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The Advantages and Disadvantages of a Kitchen Island

Kitchen islands have become an architectural and design focal point in recent years, and for good reasons: a kitchen island can add extra storage space, increase the amenities available in your kitchen, provide additional seating, and add visual and aesthetic elements that might otherwise go untapped.

But, like all good design, one island does not fit every kitchen—and before you can talk to your general contractor and designer about what might work best in your space, you have to be clear on what’s available for you. First, let’s talk about the advantages and disadvantages that matter regardless of which type of island you’re thinking about.


One of the most obvious advantages of opting for a kitchen island is that it gives you the ability to add amenities to your kitchen that you might have had to skip if you didn’t have an island. Want a built-in wine fridge? A cookbook library? A secondary/smaller sink or cooktop (if there’s the appropriate plumbing and wiring, of course)? All of those things—and more—are options if you opt for an island.

Another advantage is that of space. A kitchen island gives you another surface and, often, additional seating. It can be used as a gathering spot, a prep station, or a design feature. It can provide extra storage.

A kitchen island can also become a gorgeous focal point in the kitchen. With countless options for style and materials, a perfect-for-you island can turn your space from average to standout—and in so doing, might positively impact the resale value of your home.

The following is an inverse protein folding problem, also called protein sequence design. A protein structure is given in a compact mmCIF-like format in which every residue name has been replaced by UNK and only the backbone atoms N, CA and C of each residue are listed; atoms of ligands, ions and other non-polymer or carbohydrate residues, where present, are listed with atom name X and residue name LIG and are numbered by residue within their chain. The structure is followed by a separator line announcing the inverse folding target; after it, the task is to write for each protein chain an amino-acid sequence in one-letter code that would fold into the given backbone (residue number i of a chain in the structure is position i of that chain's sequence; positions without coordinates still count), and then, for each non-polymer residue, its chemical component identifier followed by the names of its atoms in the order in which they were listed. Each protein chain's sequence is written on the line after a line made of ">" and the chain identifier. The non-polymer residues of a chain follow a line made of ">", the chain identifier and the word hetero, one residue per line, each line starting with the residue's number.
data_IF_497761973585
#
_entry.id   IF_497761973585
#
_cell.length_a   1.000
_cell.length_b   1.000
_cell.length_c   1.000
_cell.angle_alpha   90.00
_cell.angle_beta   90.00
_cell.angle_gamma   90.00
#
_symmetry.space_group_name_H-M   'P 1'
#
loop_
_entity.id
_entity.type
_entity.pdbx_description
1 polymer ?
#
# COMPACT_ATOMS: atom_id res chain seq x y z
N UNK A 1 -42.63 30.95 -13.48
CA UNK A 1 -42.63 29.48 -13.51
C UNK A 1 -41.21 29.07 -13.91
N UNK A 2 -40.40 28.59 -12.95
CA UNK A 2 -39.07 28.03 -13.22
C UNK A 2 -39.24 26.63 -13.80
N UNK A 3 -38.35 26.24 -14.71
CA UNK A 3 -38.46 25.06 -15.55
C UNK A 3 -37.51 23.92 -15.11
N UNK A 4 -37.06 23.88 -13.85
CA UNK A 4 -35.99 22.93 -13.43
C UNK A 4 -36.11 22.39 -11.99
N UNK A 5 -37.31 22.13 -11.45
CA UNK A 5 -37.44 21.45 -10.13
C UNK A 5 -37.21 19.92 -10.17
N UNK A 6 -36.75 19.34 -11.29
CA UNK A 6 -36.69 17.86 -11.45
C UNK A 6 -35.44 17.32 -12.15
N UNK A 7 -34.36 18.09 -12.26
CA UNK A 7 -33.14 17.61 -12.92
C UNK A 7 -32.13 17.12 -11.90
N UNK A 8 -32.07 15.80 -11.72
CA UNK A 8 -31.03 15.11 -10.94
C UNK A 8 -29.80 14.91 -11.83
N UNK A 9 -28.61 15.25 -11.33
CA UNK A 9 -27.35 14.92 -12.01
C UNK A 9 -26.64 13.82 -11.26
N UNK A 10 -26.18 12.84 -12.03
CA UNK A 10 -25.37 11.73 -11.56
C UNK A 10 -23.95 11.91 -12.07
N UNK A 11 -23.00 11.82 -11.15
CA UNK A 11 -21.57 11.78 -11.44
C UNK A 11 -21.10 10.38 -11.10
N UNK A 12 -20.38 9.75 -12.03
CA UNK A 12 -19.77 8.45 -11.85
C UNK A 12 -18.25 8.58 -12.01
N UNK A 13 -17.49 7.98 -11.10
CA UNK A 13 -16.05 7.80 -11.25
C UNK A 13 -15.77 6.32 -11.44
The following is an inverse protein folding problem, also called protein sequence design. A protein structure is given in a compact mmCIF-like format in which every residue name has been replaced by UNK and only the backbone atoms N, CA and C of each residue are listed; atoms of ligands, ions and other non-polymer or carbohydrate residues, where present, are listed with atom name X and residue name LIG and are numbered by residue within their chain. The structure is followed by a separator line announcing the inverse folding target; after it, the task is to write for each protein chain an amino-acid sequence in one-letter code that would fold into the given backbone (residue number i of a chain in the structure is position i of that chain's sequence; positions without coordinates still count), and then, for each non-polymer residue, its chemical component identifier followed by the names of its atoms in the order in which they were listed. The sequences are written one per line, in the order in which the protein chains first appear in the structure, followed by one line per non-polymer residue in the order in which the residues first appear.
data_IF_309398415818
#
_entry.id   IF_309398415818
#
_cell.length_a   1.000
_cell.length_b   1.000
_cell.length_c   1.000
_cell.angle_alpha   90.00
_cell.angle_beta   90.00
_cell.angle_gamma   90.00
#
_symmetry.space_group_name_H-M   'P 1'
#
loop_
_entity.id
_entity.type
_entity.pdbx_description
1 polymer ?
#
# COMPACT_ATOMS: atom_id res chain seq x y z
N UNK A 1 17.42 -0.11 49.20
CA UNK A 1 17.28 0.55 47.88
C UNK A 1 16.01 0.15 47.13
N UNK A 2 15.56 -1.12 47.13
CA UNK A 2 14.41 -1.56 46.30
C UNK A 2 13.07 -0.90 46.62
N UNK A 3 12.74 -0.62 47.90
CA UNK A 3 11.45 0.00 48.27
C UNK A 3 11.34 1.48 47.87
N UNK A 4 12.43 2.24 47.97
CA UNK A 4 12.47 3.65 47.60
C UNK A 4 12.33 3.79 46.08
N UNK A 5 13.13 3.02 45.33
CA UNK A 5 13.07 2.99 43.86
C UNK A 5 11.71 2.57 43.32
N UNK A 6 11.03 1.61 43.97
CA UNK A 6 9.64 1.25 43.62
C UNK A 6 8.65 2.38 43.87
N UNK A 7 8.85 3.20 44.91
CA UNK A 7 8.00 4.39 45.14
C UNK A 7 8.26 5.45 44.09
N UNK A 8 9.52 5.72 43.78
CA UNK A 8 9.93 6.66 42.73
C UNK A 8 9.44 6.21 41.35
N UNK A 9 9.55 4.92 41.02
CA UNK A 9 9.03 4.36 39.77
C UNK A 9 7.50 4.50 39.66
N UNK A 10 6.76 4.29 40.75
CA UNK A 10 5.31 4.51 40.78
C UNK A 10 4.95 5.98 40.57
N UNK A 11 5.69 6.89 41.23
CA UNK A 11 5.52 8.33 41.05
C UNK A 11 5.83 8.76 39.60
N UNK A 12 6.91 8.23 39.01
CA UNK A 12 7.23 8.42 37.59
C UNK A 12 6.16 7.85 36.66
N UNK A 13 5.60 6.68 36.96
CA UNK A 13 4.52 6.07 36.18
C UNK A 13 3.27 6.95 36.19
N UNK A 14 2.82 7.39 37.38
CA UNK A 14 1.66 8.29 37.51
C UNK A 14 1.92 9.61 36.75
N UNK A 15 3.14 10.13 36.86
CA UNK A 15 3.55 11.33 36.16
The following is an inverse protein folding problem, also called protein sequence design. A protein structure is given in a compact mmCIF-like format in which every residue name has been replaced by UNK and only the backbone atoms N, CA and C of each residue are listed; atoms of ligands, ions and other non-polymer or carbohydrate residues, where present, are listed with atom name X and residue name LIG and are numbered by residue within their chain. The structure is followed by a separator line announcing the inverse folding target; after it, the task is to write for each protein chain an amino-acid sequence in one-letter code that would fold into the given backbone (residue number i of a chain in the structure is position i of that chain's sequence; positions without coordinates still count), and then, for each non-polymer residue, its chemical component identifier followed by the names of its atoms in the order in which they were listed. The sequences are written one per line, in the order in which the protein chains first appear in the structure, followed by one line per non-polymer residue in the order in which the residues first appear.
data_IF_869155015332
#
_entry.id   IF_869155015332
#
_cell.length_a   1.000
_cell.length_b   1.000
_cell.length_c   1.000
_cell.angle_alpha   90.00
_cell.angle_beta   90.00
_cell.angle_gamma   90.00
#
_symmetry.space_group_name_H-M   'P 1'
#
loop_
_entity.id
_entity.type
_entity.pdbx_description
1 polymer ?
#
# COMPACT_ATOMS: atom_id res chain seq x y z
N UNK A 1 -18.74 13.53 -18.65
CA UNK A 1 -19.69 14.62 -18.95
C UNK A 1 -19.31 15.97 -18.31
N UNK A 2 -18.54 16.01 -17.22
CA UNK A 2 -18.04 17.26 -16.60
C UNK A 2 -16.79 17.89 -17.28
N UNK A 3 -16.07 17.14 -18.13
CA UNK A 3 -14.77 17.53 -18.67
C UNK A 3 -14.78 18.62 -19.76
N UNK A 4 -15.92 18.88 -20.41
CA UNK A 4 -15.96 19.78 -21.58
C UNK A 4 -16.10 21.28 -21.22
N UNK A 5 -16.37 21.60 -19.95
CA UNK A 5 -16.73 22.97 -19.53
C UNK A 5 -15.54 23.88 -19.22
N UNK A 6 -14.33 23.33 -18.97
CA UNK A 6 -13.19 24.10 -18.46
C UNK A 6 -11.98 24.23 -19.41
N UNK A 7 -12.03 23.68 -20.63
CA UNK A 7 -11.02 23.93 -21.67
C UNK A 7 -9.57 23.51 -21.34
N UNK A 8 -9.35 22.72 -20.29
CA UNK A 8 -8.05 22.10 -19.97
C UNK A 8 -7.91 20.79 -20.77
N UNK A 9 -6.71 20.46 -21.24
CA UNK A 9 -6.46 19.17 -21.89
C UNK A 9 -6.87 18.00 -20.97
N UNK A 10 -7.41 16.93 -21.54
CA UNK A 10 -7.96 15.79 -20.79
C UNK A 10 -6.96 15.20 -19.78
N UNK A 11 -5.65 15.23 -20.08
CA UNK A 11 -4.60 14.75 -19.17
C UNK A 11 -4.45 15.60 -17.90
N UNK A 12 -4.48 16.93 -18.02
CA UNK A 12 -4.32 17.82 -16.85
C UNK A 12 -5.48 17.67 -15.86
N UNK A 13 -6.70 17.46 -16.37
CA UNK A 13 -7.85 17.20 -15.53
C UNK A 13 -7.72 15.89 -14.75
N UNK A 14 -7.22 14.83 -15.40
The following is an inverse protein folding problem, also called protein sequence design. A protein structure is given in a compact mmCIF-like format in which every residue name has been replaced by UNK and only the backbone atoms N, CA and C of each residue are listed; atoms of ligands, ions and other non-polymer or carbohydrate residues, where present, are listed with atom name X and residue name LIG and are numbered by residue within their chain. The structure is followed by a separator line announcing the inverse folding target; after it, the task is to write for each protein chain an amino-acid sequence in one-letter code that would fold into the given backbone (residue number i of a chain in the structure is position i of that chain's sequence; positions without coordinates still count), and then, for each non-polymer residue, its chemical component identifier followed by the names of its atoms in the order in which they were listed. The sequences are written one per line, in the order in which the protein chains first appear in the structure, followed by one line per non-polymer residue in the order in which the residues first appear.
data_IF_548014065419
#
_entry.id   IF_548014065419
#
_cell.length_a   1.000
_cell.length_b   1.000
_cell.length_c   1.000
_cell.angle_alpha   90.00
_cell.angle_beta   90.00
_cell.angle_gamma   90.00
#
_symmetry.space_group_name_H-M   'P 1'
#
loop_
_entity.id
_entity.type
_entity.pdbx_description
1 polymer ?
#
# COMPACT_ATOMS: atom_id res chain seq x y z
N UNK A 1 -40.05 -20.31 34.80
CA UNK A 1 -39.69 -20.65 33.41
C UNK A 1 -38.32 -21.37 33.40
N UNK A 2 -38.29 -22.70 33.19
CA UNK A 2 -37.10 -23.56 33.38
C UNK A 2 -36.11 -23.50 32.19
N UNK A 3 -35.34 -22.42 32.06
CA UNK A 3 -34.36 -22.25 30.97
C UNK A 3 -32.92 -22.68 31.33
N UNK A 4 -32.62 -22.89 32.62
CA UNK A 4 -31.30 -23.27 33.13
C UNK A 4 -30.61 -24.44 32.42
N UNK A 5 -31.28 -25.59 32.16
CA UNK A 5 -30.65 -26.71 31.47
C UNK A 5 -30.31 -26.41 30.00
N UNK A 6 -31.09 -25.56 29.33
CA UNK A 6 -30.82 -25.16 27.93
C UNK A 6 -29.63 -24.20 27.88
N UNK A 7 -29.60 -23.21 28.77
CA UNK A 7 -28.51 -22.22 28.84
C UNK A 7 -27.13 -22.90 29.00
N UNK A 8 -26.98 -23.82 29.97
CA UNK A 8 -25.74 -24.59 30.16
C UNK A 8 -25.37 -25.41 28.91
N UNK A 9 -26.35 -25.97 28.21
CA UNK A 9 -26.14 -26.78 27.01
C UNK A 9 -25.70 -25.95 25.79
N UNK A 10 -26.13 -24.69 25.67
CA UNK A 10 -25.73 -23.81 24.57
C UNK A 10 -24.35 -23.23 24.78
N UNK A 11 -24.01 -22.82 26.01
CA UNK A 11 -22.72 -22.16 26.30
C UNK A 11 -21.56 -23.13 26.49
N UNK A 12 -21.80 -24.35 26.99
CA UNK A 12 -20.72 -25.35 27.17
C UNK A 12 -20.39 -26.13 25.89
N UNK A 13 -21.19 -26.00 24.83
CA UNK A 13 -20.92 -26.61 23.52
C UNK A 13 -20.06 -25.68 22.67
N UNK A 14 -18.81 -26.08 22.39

But a kitchen island isn’t without disadvantages. One is that it might overtake the space in a way that makes your kitchen uncomfortable to work in. Trying to make your island do too much might be one reason this happens; another is because the space isn’t properly planned by an experienced contractor who knows exactly how much space is needed to make the island seem “just right.”

Another disadvantage is that the kitchen island, when not used properly, can become an eyesore. Like a dining room table that accumulates mail, groceries, and other bits of life, a kitchen island that isn’t well planned can become just another surface instead of a space with purpose.

Curious if an island is right for your space or want to know a few design options as you contemplate your next move? Check out the next post about different options or give us a call when you’re ready to make things happen. We can work together to create the space you can’t wait to come home to.

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